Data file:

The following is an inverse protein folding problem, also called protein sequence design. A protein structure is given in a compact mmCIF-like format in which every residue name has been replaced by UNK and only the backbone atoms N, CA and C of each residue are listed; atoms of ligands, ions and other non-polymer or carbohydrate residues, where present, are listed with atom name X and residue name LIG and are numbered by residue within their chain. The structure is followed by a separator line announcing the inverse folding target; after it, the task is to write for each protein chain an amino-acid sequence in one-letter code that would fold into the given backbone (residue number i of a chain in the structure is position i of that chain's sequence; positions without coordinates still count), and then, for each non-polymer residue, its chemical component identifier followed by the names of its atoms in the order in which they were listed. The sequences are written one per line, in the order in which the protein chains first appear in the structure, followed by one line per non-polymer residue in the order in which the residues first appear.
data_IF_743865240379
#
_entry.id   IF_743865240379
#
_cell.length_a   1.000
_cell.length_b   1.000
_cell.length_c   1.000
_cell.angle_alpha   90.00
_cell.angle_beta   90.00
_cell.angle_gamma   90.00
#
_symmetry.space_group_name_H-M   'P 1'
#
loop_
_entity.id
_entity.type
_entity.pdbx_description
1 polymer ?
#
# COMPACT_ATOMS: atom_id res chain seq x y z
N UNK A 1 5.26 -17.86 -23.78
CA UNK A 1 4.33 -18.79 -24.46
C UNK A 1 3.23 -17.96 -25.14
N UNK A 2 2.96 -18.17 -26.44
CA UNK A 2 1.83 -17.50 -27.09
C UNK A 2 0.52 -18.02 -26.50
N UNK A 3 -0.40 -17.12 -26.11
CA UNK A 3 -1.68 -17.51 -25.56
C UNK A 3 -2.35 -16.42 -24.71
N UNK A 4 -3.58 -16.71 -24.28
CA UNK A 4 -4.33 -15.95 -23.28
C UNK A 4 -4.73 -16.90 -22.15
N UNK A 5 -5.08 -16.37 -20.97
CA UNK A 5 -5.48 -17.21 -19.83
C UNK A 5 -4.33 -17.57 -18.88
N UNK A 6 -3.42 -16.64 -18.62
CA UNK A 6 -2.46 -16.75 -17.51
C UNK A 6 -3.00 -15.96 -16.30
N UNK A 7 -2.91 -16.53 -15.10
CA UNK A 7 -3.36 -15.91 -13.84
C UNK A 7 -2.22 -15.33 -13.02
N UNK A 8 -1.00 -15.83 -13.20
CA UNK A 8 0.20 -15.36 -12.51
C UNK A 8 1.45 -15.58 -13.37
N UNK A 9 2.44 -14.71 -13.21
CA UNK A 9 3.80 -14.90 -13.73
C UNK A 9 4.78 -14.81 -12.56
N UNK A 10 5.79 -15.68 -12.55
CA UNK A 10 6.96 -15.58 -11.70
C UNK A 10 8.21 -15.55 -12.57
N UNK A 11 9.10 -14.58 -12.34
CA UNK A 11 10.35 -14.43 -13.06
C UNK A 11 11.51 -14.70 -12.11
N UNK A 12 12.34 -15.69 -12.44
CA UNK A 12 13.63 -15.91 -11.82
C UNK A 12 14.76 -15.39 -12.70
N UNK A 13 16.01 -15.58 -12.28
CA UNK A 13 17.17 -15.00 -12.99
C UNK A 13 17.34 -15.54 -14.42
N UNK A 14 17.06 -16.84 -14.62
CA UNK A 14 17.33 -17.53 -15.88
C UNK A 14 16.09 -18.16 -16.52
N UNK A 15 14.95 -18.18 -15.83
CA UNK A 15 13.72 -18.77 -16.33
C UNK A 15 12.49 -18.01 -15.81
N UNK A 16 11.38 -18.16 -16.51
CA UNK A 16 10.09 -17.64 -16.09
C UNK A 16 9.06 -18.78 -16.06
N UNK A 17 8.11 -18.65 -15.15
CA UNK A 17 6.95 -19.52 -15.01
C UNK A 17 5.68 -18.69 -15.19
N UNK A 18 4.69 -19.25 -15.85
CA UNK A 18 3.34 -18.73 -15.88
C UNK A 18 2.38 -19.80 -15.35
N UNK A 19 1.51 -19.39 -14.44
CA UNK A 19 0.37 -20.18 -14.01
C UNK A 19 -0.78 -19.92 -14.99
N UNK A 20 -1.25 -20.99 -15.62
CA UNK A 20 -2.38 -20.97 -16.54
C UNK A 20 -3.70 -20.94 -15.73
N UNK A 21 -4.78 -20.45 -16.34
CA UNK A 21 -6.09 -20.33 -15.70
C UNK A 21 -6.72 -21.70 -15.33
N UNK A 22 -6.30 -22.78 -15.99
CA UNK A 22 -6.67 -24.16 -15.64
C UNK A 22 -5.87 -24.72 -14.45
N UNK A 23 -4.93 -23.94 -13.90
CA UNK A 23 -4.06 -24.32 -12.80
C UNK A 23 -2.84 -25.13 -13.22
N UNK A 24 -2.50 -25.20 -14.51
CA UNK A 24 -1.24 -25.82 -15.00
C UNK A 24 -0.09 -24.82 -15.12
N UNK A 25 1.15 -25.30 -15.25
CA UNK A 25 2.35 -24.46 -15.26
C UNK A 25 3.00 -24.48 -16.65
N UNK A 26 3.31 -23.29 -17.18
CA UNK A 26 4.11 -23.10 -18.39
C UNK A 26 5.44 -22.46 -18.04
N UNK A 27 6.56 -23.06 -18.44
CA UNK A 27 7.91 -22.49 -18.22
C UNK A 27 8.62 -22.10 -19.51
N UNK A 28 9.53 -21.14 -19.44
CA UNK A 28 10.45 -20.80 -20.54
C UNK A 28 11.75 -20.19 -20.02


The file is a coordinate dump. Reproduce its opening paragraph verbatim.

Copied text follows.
The following is an inverse protein folding problem, also called protein sequence design. A protein structure is given in a compact mmCIF-like format in which every residue name has been replaced by UNK and only the backbone atoms N, CA and C of each residue are listed; atoms of ligands, ions and other non-polymer or carbohydrate residues, where present, are listed with atom name X and residue name LIG and are numbered by residue within their chain. The structure is followed by a separator line announcing the inverse folding target; after it, the task is to write for each protein chain an amino-acid sequence in one-letter code that would fold into the given backbone (residue number i of a chain in the structure is position i of that chain's sequence; positions without coordinates still count), and then, for each non-polymer residue, its chemical component identifier followed by the names of its atoms in the order in which they were listed. The sequences are written one per line, in the order in which the protein chains first appear in the structure, followed by one line per non-polymer residue in the order in which the residues first appear.